There’s a lot of buzz out there right now about the infamous, often unbearable … Great Resignation. It’s dizzying how many stats we’ve seen about the slews of people quitting jobs. We hear it all the time–around 3.9 million people per month were quitting in 2021. And we feel it when we’re forced to wait an eternity for something as insignificant as a side salad. There’s been a lot of talk about what’s possibly sparked this phenomenon, everything from anxiety about COVID-19 to job insecurity to underwhelming DEI initiatives.
While we can conjecture all day long about why employees are leaving left and right, one thing is crystal clear. There are far more open positions out there now than there are people to fill them. According to the US Labor Department, there were 4.6 million more job openings than there were people to fill them in December 2021.
Put more bluntly: employees have the upper hand. So, if they’re unhappy or generally disengaged, for whatever reason, it’s no wonder so many of them are willing to throw up the proverbial peace sign and waltz right out of your office for something better. Unlike any other time in recent history, employees have got options, and they know it.
Every situation is unique, but as a leader, you can begin turning the tide in your company. How? By embracing the power of effective coaching conversations.
Here are the top three ways effective coaching conversations can help you increase employee retention.
1. Effective coaching conversations enable you to address employee burnout. No one can run on empty for very long. No one. And if you’re not attentive to your employees’ emotional needs, your office could rapidly transform into a psychologically draining, brain-sucking zombie. In short, the onslaught of pressures from mounting deadlines and remaining understaffed, for instance, leaves little room for employees to fill their tanks.
But the first step in mitigating this problem isn’t to begin making sweeping procedural changes. It’s simply to listen. An effective coaching conversation with your employees puts the ball in their court. They enable employees to drill down deeper and deeper, and give them the space to discover solutions to burnout for themselves (solutions that you probably haven’t even considered). Talk about empowering. Would a 9/80 schedule help? How about redistributing tasks in a way that saves time and energy? What about automating or even eliminating certain processes? You’ll never know until you start listening to the people with their boots on the ground. And to do this well, you absolutely must learn the art of the coaching conversation.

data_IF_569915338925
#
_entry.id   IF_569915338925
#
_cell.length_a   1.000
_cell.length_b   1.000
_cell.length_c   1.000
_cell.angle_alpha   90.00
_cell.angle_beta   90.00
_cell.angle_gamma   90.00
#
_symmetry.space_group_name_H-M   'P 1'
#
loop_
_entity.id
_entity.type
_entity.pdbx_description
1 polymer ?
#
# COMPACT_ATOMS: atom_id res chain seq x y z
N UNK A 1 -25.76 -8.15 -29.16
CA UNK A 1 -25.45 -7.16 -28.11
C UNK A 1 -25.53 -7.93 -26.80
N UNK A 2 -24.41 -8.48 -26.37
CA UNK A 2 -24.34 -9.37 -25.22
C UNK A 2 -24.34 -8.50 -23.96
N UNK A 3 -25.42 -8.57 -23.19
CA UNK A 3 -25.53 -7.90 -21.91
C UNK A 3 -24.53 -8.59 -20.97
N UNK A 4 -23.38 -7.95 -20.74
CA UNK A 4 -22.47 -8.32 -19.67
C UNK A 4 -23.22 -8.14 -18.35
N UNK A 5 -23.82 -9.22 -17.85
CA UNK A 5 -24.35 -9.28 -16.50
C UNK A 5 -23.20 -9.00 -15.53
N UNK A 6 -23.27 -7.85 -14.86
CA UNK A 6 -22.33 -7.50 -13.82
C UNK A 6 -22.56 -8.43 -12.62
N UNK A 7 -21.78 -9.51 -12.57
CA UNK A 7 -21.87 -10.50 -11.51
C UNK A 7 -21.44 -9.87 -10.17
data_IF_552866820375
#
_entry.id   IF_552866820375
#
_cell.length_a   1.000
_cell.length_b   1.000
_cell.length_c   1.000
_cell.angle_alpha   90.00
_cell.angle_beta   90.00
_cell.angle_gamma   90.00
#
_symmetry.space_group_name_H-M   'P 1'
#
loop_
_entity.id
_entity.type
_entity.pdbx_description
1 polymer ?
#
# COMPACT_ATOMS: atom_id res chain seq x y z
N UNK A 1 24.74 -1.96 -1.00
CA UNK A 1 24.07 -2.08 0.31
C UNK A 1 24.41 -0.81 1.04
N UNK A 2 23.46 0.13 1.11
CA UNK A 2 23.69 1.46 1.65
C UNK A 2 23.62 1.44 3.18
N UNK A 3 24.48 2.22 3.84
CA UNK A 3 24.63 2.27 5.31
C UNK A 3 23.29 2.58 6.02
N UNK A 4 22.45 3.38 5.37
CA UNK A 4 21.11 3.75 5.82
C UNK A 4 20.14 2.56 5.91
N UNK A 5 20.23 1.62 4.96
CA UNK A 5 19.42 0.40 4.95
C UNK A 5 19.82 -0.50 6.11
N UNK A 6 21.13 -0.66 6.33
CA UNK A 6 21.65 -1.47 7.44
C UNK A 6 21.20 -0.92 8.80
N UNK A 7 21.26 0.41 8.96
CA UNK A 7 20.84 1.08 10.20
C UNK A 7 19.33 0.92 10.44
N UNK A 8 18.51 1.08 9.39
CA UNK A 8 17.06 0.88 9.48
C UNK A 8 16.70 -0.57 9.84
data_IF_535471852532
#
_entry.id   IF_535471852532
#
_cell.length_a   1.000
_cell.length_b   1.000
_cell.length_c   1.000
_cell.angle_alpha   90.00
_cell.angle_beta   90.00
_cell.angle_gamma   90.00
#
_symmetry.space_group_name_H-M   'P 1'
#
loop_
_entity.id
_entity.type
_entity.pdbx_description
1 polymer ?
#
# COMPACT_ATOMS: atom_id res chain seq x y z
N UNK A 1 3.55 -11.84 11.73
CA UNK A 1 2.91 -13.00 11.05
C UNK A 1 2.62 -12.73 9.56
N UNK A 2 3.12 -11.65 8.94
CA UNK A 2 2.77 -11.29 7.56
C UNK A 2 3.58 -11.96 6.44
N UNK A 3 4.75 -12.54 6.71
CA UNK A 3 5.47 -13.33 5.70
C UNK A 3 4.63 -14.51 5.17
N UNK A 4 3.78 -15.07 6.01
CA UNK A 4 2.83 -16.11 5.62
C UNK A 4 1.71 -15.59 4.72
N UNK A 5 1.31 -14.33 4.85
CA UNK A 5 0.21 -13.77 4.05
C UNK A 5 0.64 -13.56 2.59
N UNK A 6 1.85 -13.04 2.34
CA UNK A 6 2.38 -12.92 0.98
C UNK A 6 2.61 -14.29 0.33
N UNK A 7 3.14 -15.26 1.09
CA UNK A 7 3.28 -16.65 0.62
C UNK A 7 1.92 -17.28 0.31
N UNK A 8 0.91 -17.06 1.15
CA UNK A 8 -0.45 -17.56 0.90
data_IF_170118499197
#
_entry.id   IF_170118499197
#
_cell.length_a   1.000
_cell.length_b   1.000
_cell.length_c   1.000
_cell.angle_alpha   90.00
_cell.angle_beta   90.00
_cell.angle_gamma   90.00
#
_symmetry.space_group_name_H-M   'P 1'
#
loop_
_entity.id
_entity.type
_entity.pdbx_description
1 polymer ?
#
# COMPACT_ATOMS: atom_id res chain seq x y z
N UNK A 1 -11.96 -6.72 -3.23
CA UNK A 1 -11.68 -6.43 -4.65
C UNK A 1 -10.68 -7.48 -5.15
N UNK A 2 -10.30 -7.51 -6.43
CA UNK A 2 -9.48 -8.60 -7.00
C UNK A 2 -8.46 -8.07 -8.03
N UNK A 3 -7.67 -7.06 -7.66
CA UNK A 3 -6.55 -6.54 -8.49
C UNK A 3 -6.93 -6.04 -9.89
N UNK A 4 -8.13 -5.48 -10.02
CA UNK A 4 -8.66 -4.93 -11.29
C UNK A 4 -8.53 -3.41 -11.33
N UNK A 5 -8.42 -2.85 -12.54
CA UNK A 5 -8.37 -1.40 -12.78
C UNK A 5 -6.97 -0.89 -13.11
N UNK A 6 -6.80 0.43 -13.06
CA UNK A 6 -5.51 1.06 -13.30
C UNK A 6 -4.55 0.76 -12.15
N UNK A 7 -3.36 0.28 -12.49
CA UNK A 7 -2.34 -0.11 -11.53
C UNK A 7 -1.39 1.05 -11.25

2. Effective coaching conversations stimulate employee engagement. This point can’t be understated because employee disengagement is one of the leading risk factors associated with resignation. In fact, according to a recent Gallup poll, “the highest quit rate is among not engaged and actively disengaged workers.”
But coaching conversations done right allow employees to regain control over their decision making and their actions in the workplace. It’s hands down one of the quickest ways to re-engage them. This works so well because it’s like flipping a switch in their brains, taking them from passive bystanders to active participants. It gives employees permission to shake up their routine and explore ways of creating greater success for themselves and ultimately for your company. And because they’re engaged, it significantly reduces the risk of them leaving.
3. Effective coaching conversations empower you to address your toxic office culture. Toxicity in the workplace is important to consider as it often lies at the root of both employee burnout and disengagement. It’s a tricky thing too because it comes in all shapes and sizes. But if there’s one red flag that’ll ping your office as toxic, it’s this: an overwhelming degree of poor communication. At its core, however, poor communication is not the cause of the problem; instead, it’s a glaring symptom of larger cultural issues. For example, in some highly driven, male-dominated industries, anyone who doesn’t adequately represent the dominant voice runs a high risk of being marginalized.
What’s scary is that often leaders completely, albeit inadvertently, overlook this problem. To be fair, it isn’t necessarily because they don’t care. They’re often just so overwhelmed that keeping up with the ebbs and flows of interoffice relationships is downright hard. But once you master the art of the coaching conversation, you’ll find it much easier to identify those cues that signal deeper office culture problems. This is the first step toward fostering a healthy, equitable workplace that leaves employees feeling heard, engaged and satisfied.
Perhaps the pandemic is the straw that broke the camel’s back and is spurring people to reevaluate their relationship with work. One thing we do know is that workers just aren’t willing to continue to put up with the same old tired day-to-day anymore.
Employees are reevaluating their relationship with work. And no matter the cause of this reevaluation, if you stand by and do nothing to improve their satisfaction, there’s a huge chance you’ll be left in the lurch.
Fortunately, leaders have recourse: Fierce Coaching Conversations. They can be a game changer. They can help you get to the bottom of employee burnout, reinvigorate employee engagement, and combat the ever-pervasive toxic workplace culture.
Want to learn more about leveraging the power of coaching conversations? Click here.